What You Can’t See Could Be Making You Sick

The average adult takes more than 20,000 breaths a day. What many don’t know is that if most of those breaths are taken indoors, health complications could be imminent.

According to a national survey from Broan, nearly 80 percent of homeowners believe indoor air quality (IAQ) can contribute to certain health issues, yet only 44 percent are worried about the air quality in their homes.

Even though Americans believe indoor air quality is an issue, they fail to recognize signs in their home associated with poor air quality. Mold is the main issue two-thirds of respondents linked to poor indoor air. Less than one-third identified chemical smells, foggy windows and mirrors as factors leading to poor indoor air quality.

“We spend up to 90 percent of our time indoors; our home should be our sanctuary. Yet too often, homeowners overlook the warning signs of poor indoor air quality, attributing it instead to everything from asthma to the common cold,” said Michelle Gross, Senior Global Director of Channel Marketing, Services, and Digital.

The factors that negatively impact indoor air quality are not well known, and most homeowners do not associate allergy symptoms, lingering food odors or foggy bathroom mirrors with unhealthy indoor air. Less than half of homeowners know that the lack of a bathroom fan and range hood has a negative impact on IAQ. They also don’t realize that other contributors to poor IAQ include using a fireplace, running central heating and cooling systems, cooking often or lighting a candle.

Research shows homeowners do care about moisture in their homes and lingering odors, however not in relation to IAQ. Many admit they would feel embarrassed about their guestroom being smelly or damp or if a guest noticed an odor in their home. They view these warning signs as inconvenient problems or household issues but there is still a disconnect: homeowners don’t see these problems as a reflection of their IAQ.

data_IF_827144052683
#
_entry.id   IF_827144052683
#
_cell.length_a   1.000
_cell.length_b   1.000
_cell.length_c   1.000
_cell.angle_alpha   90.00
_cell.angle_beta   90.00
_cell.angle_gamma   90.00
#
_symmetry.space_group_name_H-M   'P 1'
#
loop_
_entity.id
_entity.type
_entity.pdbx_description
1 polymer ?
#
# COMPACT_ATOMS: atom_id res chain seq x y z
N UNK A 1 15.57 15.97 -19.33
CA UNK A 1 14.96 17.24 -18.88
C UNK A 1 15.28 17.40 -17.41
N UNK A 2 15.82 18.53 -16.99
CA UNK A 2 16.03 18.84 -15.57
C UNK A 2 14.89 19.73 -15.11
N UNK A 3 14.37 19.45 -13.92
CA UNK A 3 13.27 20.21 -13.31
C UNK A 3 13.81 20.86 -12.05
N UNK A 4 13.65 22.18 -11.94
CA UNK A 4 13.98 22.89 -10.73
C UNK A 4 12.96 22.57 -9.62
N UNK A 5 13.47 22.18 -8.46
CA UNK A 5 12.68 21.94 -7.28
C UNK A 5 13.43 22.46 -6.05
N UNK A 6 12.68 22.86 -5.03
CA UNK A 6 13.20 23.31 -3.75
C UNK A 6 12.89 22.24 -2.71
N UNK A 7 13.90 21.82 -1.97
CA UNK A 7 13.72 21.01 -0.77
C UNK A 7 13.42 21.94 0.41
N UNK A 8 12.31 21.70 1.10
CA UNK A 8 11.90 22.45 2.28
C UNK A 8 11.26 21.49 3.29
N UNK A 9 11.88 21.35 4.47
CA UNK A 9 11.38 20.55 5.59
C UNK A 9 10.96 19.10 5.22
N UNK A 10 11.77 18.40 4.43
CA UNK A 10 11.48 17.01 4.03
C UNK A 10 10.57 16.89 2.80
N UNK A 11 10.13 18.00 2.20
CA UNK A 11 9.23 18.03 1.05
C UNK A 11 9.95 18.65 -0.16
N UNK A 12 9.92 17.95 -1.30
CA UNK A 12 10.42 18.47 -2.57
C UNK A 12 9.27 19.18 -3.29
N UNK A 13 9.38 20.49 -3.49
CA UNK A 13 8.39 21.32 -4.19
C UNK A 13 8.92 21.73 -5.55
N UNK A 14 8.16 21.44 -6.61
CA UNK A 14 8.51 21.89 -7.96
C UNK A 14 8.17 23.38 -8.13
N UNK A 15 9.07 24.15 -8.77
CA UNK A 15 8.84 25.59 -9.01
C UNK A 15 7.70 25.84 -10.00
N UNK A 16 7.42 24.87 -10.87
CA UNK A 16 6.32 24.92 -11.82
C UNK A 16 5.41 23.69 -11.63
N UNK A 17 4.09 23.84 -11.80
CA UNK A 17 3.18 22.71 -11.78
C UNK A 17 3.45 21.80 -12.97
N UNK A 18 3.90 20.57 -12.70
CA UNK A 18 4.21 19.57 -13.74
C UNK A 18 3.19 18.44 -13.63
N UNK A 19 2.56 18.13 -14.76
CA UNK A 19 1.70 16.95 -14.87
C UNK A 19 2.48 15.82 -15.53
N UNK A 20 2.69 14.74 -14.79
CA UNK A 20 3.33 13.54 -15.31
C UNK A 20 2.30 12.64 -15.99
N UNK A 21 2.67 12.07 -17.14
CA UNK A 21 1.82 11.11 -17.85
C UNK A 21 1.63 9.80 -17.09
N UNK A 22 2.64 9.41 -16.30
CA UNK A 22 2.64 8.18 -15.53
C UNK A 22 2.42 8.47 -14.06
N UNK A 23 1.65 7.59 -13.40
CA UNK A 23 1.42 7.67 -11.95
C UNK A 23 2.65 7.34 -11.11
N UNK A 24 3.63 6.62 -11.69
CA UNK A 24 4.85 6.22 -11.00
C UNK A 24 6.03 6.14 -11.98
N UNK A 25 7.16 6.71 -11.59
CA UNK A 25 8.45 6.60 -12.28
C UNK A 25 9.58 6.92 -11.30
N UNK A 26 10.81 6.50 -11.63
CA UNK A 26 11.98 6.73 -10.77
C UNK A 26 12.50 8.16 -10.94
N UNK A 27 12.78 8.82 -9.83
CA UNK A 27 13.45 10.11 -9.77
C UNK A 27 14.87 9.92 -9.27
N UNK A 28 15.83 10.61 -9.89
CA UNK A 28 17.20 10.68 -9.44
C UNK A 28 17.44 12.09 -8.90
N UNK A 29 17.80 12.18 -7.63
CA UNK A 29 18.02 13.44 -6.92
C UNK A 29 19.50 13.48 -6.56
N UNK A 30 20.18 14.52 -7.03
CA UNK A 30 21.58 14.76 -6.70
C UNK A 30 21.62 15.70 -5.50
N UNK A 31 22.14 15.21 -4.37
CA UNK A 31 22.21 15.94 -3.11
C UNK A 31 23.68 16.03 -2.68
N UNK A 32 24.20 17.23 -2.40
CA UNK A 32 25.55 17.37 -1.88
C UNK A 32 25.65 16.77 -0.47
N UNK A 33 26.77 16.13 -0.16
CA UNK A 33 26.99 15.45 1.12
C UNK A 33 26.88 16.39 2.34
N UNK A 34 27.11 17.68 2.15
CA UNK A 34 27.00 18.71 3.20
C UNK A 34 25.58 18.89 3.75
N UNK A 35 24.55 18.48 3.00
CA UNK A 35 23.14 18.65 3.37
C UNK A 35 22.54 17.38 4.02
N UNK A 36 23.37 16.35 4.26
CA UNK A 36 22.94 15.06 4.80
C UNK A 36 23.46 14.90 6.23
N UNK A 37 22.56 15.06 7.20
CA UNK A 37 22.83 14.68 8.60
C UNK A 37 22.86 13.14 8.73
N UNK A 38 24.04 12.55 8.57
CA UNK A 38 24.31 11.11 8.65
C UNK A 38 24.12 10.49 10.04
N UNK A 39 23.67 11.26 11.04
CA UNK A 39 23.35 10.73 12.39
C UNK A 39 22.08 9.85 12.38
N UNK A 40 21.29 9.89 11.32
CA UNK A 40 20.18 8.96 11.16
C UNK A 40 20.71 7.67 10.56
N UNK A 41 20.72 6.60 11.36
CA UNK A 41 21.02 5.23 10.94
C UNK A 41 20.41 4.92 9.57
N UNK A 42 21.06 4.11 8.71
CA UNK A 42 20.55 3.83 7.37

Educating homeowners on the causes and signs of unhealthy air is the first step towards empowering them to take action. Improving IAQ and related health issues is a matter of a few simple steps. Air flow and proper ventilation are vital to sustaining healthy indoor air. While most American homeowners own appliances that promote air flow, few use them properly. And with homes being built tighter than ever, there is less fresh air being circulated.

“Bath fans and range hoods are the easiest ways to drastically improve indoor air quality,” said home improvement expert and Broan partner, Danny Lipford. “The key is to use them every time you shower or cook, leave them on for 10 minutes after you’ve finished, and replace them every 10 years.”

Beyond spot ventilation, there are also whole-house, balanced systems that equalize indoor air pressure and remove stale air from the home. These systems may introduce fresh air alone, or include Heat Recovery (HRV) or Energy Recovery (ERV) features. BROAN models include HEPA filtration and are energy efficient.

To further improve indoor air quality, homeowners should maintain a regular cleaning schedule that includes vacuuming (especially door mats), removing shoes upon entering the home and frequently washing linens in hot water.

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